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A Lost World Found

November 7, 1997

Piece by piece, Geology Museum’s newest dinosaur takes shape

Student working on Triceratops fossil
Jonathan Hendricks, a senior in zoology, uses a dental pick to chip away traces of sediment from the pelvic bone of a Triceratops. A hulking upper leg bone (foreground, right) is next on the list. Much fossil preparation work is surprisingly low-tech, involving tools such as picks and toothbrushes. Hendricks also has at his disposal a powerful pneumatic pick and sealed air chamber, in which he directs a spray of fine white powder to literally sand-blast rock from bone.

In the dusty disorder of the preparation room at UW–Madison’s Geology Museum, formless chunks of plaster and sediment are slowly giving way to the sleek, black bones of a Triceratops.

Although the final product is years from completion, the museum has its first prepared bones on display from the 1994 and 1995 paleontology digs in the Hell Creek Formation of Montana. And museum staff is making steady progress on dozens more.

In a glass case near the museum’s entrance, visitors can get an early glimpse of what may eventually be integrated into a 25-foot Triceratops skeleton. On display is a portion of the massive head shield; a brow horn and nasal horn; and a humerus (upper front leg) bone. The bones have a lustrous black color that naturally shines in their petrified state.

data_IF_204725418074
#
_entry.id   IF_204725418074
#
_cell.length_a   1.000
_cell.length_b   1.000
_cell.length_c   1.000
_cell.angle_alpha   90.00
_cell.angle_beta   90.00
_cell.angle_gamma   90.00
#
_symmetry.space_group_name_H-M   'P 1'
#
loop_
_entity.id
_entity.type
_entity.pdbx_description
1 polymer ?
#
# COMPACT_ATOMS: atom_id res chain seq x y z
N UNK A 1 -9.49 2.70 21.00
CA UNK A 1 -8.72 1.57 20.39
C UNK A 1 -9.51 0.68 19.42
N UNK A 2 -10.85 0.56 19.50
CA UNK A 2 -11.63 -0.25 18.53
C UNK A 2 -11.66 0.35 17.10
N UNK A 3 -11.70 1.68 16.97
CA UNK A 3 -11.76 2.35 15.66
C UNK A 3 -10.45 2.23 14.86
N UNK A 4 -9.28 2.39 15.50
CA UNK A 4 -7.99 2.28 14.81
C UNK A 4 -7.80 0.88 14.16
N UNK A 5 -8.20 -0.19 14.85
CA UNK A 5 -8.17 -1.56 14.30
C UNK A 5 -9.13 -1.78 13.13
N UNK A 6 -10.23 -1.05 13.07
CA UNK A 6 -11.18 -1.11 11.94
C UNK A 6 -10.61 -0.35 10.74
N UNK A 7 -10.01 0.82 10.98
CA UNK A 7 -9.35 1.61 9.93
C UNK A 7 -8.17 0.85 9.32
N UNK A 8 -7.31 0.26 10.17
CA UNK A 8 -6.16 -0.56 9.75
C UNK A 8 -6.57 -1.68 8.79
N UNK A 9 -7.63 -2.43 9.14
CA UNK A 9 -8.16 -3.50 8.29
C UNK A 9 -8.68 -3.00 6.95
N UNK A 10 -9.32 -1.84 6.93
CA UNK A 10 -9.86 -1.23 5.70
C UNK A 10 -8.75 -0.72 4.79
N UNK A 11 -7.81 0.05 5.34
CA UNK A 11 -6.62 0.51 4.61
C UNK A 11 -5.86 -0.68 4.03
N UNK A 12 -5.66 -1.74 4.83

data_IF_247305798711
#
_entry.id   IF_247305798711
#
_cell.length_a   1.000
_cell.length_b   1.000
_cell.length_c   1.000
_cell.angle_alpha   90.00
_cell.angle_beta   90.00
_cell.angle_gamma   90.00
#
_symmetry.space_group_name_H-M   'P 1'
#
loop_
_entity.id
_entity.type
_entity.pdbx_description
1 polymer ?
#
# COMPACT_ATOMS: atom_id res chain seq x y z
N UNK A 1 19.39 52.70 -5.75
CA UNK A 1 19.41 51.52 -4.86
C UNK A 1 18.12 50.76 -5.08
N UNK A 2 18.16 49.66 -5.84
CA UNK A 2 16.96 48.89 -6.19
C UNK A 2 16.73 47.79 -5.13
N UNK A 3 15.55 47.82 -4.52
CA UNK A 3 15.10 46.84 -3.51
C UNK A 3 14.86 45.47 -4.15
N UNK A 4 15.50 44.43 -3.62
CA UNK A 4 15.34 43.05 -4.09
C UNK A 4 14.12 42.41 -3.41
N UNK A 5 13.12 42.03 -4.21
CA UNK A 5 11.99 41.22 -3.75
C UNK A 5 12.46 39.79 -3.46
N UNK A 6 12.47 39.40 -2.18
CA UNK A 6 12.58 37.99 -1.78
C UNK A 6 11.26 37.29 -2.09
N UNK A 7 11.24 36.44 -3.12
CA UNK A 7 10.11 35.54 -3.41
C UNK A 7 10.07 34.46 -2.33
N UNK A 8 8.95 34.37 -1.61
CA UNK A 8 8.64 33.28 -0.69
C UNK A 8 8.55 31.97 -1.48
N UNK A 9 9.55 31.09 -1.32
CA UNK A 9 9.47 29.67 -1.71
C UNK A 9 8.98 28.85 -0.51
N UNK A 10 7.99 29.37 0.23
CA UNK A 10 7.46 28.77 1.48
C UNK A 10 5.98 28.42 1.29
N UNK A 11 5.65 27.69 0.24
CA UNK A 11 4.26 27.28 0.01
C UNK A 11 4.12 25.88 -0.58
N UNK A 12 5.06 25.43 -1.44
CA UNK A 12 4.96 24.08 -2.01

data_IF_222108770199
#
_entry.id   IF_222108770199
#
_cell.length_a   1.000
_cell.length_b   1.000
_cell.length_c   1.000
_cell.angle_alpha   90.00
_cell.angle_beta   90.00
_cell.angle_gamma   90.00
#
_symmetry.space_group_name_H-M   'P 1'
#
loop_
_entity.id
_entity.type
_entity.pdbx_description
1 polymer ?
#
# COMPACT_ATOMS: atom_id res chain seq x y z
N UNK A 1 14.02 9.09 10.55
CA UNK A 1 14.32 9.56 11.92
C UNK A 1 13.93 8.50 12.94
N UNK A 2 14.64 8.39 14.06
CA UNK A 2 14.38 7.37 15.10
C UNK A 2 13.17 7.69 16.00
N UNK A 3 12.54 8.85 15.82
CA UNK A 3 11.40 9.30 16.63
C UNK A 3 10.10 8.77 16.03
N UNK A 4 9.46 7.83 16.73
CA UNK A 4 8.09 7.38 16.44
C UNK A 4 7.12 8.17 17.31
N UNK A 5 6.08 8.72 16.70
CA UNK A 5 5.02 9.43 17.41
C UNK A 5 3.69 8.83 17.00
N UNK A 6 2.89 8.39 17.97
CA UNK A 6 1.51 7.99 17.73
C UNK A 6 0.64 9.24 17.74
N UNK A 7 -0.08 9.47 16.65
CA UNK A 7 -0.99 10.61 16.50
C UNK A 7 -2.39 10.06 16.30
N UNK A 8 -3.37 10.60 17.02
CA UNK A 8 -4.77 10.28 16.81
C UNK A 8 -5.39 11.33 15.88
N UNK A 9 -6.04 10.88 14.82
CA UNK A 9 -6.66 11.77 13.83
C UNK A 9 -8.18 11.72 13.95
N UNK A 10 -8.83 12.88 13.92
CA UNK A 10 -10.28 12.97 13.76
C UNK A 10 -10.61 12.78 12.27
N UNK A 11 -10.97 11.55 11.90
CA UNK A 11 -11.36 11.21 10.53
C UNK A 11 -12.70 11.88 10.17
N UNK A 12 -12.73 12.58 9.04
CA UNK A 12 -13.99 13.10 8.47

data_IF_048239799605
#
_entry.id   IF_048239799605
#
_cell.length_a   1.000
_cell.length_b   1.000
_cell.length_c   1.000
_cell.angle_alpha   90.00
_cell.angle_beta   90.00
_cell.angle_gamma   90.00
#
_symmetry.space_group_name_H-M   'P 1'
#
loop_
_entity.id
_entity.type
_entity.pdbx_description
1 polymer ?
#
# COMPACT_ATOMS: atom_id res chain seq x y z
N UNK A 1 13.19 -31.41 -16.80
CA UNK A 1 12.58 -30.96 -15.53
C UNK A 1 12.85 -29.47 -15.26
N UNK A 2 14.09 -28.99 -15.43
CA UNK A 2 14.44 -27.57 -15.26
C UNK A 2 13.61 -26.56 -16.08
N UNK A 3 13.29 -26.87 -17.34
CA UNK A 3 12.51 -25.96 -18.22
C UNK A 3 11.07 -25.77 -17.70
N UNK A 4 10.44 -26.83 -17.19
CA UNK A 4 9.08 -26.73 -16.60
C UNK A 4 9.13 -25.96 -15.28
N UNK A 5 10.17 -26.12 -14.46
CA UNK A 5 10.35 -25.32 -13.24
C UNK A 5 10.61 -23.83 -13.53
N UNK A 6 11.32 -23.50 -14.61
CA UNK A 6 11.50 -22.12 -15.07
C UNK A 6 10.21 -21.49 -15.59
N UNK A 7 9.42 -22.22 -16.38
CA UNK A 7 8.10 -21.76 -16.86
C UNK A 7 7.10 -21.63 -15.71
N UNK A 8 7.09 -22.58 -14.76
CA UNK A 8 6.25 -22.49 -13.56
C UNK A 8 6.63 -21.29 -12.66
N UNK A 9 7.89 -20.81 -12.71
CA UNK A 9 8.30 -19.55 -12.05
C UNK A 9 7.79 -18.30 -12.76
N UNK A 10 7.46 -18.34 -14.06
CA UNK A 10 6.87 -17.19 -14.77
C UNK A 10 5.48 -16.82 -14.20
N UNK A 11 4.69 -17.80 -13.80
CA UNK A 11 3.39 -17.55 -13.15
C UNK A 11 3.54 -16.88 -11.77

Close inspection of the leg bone reveals a break along one edge, with puncture marks that suggest the work of a Cretaceous-era scavenger.

“We eventually hope to create a composite skeleton, starting with the five-foot skull,” says Klaus Westphal, director of the museum. “We have about 30 percent of a Triceratops from one site alone, and many more bones from other sites that will be pulled together.”

Missing bones from the digs will be fabricated from plaster casts. Westphal says complete skeletons from the field are rare, and even a 50-percent recovery is impressive.

While the display gives an early taste, the full banquet of bones fills more than a half-dozen shelves in the preparation room, awaiting the precise tools and careful hands of student workers. Chris Ott, a geology senior who has been working steadily on the Triceratops project, says he devotes approximately 70 hours of detail work to each bone.

“It’s kind of nerve-racking,” Ott says. “You don’t want to break or damage anything, since it’s all going on display.”

Ott uses a pneumatic pick, with a powerful stream of compressed air that removes sediment from cracks and fissures. The room is also equipped with a sealed air chamber, which has a nozzle that works like a sand-blaster, but uses a fine white powder.

The real nitty-gritty is done with hand tools like dental picks and even toothbrushes. “The more nooks and crannies there are, the harder they are to clean,” he says.

Westphal estimates a completed project would take about five years, with a price tag likely to top $125,000.

The museum’s paleontology crew made a national splash in 1994, when it unearthed one of paleontology’s rarest finds, a Tyrannosaurus rex. The crew recovered part of the back of the skull, along with vertebrae, rib and pelvis bones. It is one of fewer than 20 T. rex specimens ever recorded.

But Westphal says the T. rex project is impeded by stubborn mineral deposits that are literally fused onto the bone’s brittle surface. Later this year, staff from the Black Hills Institute in South Dakota will visit the museum and offer advice on preparing the T. rex bones.

Tags: research